I used to be a know-it-all. Armed with my degree and great grammar, I was convinced that I could write copy for small businesses that would drive traffic, bring about conversions and increase profits. What I learned, however, is that great copywriting is a lot more than a degree and good grammar. Here are nine mistakes I made. If you are a small business owner, take heed. Whether you write your own content or hire it out, here’s what has to happen.
Lose the Big Vocabulary, Long Sentences, and Jargon
The rules are pretty simple:
- Vocabulary at the 7th – 8th grade level gets read.
- No sentence longer than 16 words.
- Industry buzzwords are boring.
- Keep it simple and clear and dump the adverbs.
You Only Have Three Purposes
- Solve a problem or educate: You’re the expert – give advice, make suggestions, answer questions.
- Relationships and trust: Show your human side; tell your story; post photos of you and your team – on your site, on your social media pages, and on your blog
- Entertain: Sometimes people are just bored – give them some fun. They’ll come back for more and think of you when they need your product or service.
Make All Copy Scannable
People are impatient and in a hurry. They want to scan content quickly. Use sub-headings, bullets and numbered lists. You may think lists are old news, but research says they are still a big draw.
Break Up the Words with Media
- Photos can be interesting and fun. Showcase your product in a unique way – can you use cute animals?
- How To videos are a big draw if your product or service lends itself to them.
- Infographics – but keep them simple. Over-stuffed infographics won’t get a second glance.
Lots of research has been done on this – people want to belong; they want to think they are getting a good deal. New research even shows you about colors and placement. Use it.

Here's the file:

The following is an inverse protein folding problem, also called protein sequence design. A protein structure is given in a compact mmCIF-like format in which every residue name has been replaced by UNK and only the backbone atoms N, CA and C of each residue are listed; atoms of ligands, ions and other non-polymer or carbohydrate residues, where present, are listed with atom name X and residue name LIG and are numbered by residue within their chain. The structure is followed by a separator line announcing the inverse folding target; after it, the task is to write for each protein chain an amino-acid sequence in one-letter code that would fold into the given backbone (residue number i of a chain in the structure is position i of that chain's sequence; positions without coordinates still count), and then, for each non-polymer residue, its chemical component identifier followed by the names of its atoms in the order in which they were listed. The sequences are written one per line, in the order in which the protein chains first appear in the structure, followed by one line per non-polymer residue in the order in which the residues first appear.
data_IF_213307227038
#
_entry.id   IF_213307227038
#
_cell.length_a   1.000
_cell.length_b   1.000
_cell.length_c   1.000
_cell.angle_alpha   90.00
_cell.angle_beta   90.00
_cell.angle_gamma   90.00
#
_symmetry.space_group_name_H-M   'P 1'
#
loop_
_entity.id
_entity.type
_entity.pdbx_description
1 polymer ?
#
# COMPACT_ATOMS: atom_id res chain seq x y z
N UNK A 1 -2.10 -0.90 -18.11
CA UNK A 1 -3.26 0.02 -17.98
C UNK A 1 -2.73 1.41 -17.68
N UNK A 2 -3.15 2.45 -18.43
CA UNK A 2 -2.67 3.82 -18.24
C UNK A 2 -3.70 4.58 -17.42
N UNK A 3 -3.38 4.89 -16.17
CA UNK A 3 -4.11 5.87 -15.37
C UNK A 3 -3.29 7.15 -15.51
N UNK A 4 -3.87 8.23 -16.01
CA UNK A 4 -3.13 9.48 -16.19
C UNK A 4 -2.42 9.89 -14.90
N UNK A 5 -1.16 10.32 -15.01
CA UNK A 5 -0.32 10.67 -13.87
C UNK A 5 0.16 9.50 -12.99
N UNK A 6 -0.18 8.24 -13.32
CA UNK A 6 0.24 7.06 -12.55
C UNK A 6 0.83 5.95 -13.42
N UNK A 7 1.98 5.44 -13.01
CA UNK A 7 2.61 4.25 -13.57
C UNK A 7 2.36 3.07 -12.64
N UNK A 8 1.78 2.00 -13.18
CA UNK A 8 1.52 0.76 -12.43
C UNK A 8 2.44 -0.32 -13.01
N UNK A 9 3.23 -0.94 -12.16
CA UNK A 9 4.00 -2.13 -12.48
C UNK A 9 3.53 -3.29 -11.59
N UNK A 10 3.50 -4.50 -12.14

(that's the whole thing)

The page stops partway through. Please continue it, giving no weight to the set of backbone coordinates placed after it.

Tell the Reader What to Do
People do want to be led – but nicely. What do you want the reader to do?
- Sign up for a newsletter?
- Take advantage of a discount or free trial?
- Download an e-guide or watch a video?
Put a call to action (CTA) button in a prominent place and tell them to click it – nicely of course
Careful with those Registration and Sign-Up Forms
People are suspicious – don’t ask for too much information. Forms should ask for the bare minimum of personal information – name and email address. If you ask for too much now, you will sabotage the trust you’re trying to build.
You just met someone in a bar or at a barbeque. How would you explain something to this person? Write copy like this and you will build relationships; relationships result in more conversions
Get Readers Involved
You know those quizzes you like to take on Facebook? Your readers are just like you. Have surveys, polls, quizzes, contests that readers want to take and then share with their friends – this will spread your brand. There’s lots of new apps to design interactive stuff – use them.
Make Blog Posts Longer
Recent research shows that blog posts of 1000+ words get shared more. Break them up with media, subheadings, and they won’t seem long to a reader. Lots of substance in short bursts is shared; the more shared, the larger your audience; the larger your audience, the more conversions.
I’m a much wiser person now – you can be too!
Want to know more? Take advantage of Small Business BC’s wide selection of seminars for entrepreneurs and small to medium-sized business owners. Learn how to craft your message and select the right tools to effectively reach your target market with Mary Charleson of Charleson Communications at her seminar, Marketing Essentials for Small Business.
Space is limited, so don’t miss your chance to register today.
Plus, don’t forget that you can meet one-on-one with an expert to get specific information that applies to your business by booking an appointment with Small Business BC’s Ask the Expert service now.